Each year scientists discover two new mosquito-transmitted viruses worldwide that infect humans.Mosquitoes and pathogens can expand their ranges due to global trade, human travel, and warming climates. Dengue (“breakbone fever”) cases occur regularly in Florida and Texas. Chikungunya (“that which contorts”) – a virus endemic in Africa and Asia – first emerged in the Western Hemisphere last winter, spread rapidly through the Caribbean and surfaced in southern states. The same mosquito species - Aedes aeqypti and Aedes albopictus (Asian tiger mosquito) - transmit both diseases.
We invite grade 7-12 science educators to teach standards-based STEM curriculum mini-units in the classroom. Yale Peabody Museum and Connecticut teachers designed modular units about climate’s effect on the spread of emerging insect-borne diseases such as dengue fever, West Nile virus, chikungunya and malaria. How does an infectious disease establish itself in a new environment? Does climate change play a role? Could chikungunya be the next major insect-borne disease epidemic in the US?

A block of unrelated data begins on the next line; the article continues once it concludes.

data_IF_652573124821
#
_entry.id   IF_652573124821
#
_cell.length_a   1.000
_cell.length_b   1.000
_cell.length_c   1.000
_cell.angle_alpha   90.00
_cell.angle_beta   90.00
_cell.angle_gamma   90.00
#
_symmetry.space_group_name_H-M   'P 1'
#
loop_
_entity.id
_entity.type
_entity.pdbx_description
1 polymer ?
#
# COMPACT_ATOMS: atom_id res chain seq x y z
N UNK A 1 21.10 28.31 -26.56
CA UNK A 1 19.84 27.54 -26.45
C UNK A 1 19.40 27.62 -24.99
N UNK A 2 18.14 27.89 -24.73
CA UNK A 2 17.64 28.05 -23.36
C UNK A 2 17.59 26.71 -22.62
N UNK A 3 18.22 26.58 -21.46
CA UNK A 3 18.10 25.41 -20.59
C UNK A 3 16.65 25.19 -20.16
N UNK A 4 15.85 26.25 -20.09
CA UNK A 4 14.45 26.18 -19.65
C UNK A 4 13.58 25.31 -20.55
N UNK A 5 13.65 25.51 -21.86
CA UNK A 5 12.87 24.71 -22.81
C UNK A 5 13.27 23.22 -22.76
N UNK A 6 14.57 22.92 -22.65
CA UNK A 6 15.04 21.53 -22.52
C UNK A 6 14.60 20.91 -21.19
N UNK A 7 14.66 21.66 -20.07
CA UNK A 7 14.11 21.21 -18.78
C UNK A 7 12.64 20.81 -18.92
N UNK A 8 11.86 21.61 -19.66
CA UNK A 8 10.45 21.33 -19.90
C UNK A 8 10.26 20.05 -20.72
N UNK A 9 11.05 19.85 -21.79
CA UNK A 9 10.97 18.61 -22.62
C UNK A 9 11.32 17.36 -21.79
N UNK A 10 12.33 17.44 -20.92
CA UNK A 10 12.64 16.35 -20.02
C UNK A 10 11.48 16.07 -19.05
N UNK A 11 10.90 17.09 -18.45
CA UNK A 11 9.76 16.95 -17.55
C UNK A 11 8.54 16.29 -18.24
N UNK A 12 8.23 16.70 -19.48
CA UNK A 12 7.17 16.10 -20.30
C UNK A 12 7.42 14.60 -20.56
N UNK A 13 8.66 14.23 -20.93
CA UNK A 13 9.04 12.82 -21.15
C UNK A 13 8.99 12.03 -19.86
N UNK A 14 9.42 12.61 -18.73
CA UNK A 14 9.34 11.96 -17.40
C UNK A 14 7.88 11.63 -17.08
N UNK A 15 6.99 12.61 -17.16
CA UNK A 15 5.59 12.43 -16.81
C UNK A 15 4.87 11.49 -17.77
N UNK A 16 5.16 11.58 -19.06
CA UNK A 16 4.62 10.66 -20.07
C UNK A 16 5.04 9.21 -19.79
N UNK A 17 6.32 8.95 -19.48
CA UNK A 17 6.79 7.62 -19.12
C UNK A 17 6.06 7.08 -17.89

Lessons address middle and high school life science standards:
Benefits for teachers : (NOTE Track 1 vs. Track 2 levels of participation)
This program is funded by a Science Education Partnership Award (SEPA) from the National Institutes of Health. SEPA projects immerse students in science practices; increase science literacy and numeracy; and encourage biomedical careers and partnerships between scientists and educators. Click here to apply (deadline: March 31, 2015).